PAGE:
Doha, Qatar Excitement filled the air as thousands of migrant workers came to watch the historic opening match of the 2022 FIFA World Cup between Qatar and Ecuador at the Industrial Area fan zone in Doha, Qatar.
Nearly all male, noisy crowds of workers, mostly from South Asia from India, Bangladesh, Pakistan and Nepal, and some from Africa, helped build the infrastructure that made it possible to host the World Cup.
Concerns about low wages, poor living conditions and safety concerns for workers in Qatar have been constantly raised by human rights groups and critics of the Gulf country hosting the World Cup.
That criticism led to reforms in 2020, including Qatar’s removal of the so-called no-objection certificate, which forced workers to seek consent from their current employers before they were allowed to change jobs. Qatar has also introduced a minimum monthly wage of 1,000 Qatari riyals ($275).
On Sunday evening they were more than ready to enjoy the game and appreciate the fruits of their labor.
Some arrived in work overalls straight from work. Others had the day off and there were those who asked employers if they could skip work to watch the match.
Despite being located about 30 km (19 miles) southwest of downtown Doha and the official FIFA Fan Fest at Al Bidda Park, football fans in this industrial area, where most of Qatar’s migrant workers live, have been nothing less than a sense of anticipation.
“I’m in the middle of the action … and naturally excited,” Muhammad Hossain, 45, from Bangladesh, told Al Jazeera in the fan zone at the Asia City cricket stadium in Doha.
Hossain described how he once worked on the construction of a metro station in Doha – part of many infrastructure projects for the World Cup – and that he now works there as a cleaner.
Participation in the World Cup was a “big event” for him personally, and also, according to him, because a Muslim country hosted the tournament for the first time.
He never thought he would be “part of something so important in this country,” he said.
Hossain says that although his home country is one of the best cricketing countries in the world, he doesn’t expect Bangladesh to repeat that success in international football, at least not any time soon.
“My country has no chance in my life… to qualify for the World Cup or host it,” he said.
Qatar, with a population of only about 2.8 million, has become the first Middle Eastern and Muslim country to adopt Soccer World Cup. Preparing the country for the games was a huge task, mostly done by foreign workers.
“Qatar didn’t have the metro or buses that you see on the roads. All these Corniche buildings, highways and roads might not have existed if this huge event had not happened,” Peter, a worker from India, told Al Jazeera.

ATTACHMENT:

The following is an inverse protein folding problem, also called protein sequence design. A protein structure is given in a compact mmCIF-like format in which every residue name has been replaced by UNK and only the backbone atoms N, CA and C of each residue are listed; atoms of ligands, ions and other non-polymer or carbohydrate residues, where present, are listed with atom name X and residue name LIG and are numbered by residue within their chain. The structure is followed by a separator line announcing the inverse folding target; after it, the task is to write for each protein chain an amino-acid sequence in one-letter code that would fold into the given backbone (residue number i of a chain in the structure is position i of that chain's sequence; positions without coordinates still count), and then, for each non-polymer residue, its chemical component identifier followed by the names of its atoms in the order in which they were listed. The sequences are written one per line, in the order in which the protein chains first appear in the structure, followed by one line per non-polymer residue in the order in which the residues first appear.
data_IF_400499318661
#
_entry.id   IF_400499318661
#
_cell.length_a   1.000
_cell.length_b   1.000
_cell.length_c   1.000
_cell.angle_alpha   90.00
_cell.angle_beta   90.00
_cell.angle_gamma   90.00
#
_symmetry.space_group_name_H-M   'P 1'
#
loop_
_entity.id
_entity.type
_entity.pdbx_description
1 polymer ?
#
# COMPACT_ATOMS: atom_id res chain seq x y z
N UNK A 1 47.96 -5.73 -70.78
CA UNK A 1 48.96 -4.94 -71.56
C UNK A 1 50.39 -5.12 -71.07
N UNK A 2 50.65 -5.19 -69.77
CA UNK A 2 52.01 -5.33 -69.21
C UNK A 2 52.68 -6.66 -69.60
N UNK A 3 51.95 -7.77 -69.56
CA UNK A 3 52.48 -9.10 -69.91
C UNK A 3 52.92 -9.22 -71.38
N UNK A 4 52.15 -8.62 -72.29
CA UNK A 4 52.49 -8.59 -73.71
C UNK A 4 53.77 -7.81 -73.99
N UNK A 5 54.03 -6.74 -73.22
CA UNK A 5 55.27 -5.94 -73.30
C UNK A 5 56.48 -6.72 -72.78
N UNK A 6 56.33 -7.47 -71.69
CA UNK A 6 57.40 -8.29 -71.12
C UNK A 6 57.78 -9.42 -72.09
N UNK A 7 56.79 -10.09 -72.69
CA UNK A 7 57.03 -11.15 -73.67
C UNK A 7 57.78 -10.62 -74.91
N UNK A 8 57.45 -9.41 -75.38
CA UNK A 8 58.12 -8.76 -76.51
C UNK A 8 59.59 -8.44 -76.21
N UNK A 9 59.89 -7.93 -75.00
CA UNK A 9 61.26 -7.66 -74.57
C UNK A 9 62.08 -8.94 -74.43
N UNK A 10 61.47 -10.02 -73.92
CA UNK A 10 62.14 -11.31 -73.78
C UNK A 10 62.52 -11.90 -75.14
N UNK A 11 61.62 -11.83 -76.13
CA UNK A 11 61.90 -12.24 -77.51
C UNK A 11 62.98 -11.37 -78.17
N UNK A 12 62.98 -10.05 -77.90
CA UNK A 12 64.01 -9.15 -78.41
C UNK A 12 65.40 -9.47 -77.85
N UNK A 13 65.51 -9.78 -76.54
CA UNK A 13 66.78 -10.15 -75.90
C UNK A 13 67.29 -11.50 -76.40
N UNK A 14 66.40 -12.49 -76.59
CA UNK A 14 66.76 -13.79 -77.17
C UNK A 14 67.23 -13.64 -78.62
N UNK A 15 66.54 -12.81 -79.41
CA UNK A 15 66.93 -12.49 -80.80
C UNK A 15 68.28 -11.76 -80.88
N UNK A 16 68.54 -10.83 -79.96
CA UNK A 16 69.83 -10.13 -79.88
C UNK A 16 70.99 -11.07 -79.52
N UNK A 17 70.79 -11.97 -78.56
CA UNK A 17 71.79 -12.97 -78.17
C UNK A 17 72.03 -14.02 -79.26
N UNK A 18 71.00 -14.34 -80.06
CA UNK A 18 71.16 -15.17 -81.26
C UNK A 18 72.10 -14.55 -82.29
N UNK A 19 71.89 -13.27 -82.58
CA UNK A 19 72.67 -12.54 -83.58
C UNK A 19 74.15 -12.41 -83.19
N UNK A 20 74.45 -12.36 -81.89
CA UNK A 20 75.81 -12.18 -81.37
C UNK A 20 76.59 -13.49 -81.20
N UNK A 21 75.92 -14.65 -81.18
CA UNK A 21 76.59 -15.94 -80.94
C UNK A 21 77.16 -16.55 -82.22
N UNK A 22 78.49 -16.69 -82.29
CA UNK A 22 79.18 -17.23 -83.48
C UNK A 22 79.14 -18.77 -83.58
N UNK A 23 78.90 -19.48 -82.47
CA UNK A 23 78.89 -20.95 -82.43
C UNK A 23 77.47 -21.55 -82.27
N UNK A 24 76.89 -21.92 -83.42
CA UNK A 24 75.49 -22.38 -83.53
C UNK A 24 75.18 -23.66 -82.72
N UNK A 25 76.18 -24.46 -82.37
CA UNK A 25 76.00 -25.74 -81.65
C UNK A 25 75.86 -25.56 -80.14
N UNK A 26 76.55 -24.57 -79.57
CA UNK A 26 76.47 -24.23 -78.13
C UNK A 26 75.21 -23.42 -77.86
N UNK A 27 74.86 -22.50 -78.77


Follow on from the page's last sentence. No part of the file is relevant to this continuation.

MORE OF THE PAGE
“I am happy to announce that we [migrant workers] played a big role,” said a 48-year-old man who came to Qatar more than 15 years ago and works for an optical fiber company.
“Enjoyed” the match
Before the start of the match, the atmosphere was lively, people poured into the fan zone, where the delicious aromas of biryani prepared in food stalls filled the air.
But as soon as the referee’s whistle sounded, all attention was focused on the huge video screen and Qatar, who was undoubtedly the favorite of the public.
Every possession or counter-attack by a Qatari player was greeted with thunderous applause from thousands of fans.
Unfortunately, Qatar failed and were only two goals behind in the first half, and the score ended 2-0 in favor of Ecuador.
However, Pradeep from Mumbai, India, said he was “properly entertained”. Of course, the night would have been better ended with the victory of the hosts, the 20-year-old football player believes.
“We would celebrate in the streets,” he said.
The gates to the fan zone in this industrial area of Doha opened 20-30 minutes before kick-off. From the Emir of Qatar Sheikh Tamim bin Hamad Al Thani’s performance to that of Korean BTS superstar Jungkook, fans cheered the opening celebration.
Many filmed the opening ceremony on their camera phones, which will be sent to loved ones abroad and from which many have long lived apart while working in Qatar.
The music was also part of the mix in the workers’ fan zone, where the DJ played a host of well-known Indian tracks, including the classic Panjabi MC “Mundian to Bach Ke”, a beat that the crowd clearly liked.
Despite the joy of living in Qatar during the World Cup, almost everyone who spoke to Al Jazeera lamented that most of them could not afford tickets to the real games, as their salary barely exceeded Qatari 2,000. rials ($550) per month.
Ticket prices started at 40 QAR ($11) and went up to 800 QAR ($220) for group matches – when voting was opened earlier this year – while all knockout games are not available on the main buying platform or resale.
Peter, who works for a fiber optic company, said he tried every few days to find tickets for 40 riyals ($11) but gave up.
“Who will sell cheap [tickets] now,” he asked.
Arvin Kumar, a work colleague who accompanied Peter to the fan zone game, bought a ticket for the Netherlands vs Ecuador game which cost him 600 QAR ($165) despite having just taken home a salary of 1100 Qatari rials (302 US dollars).
“I know it’s a lot,” Arvin told Al Jazeera.
“I have to save for myself and my family in India… that’s why I’m here after all,” he said.
“But when will I get the opportunity to watch the biggest of all world championships again?”
Peter should have thought about reserving tickets for low-paid migrants who helped build the infrastructure for the World Cup.
People with higher salaries also took advantage of the cheaper tickets, he said.
The ticket quota for the underpaid would have been approved by those who made the games possible, he said.
“It is desirable that FIFA and the government leave 10 percent of tickets for the poor.”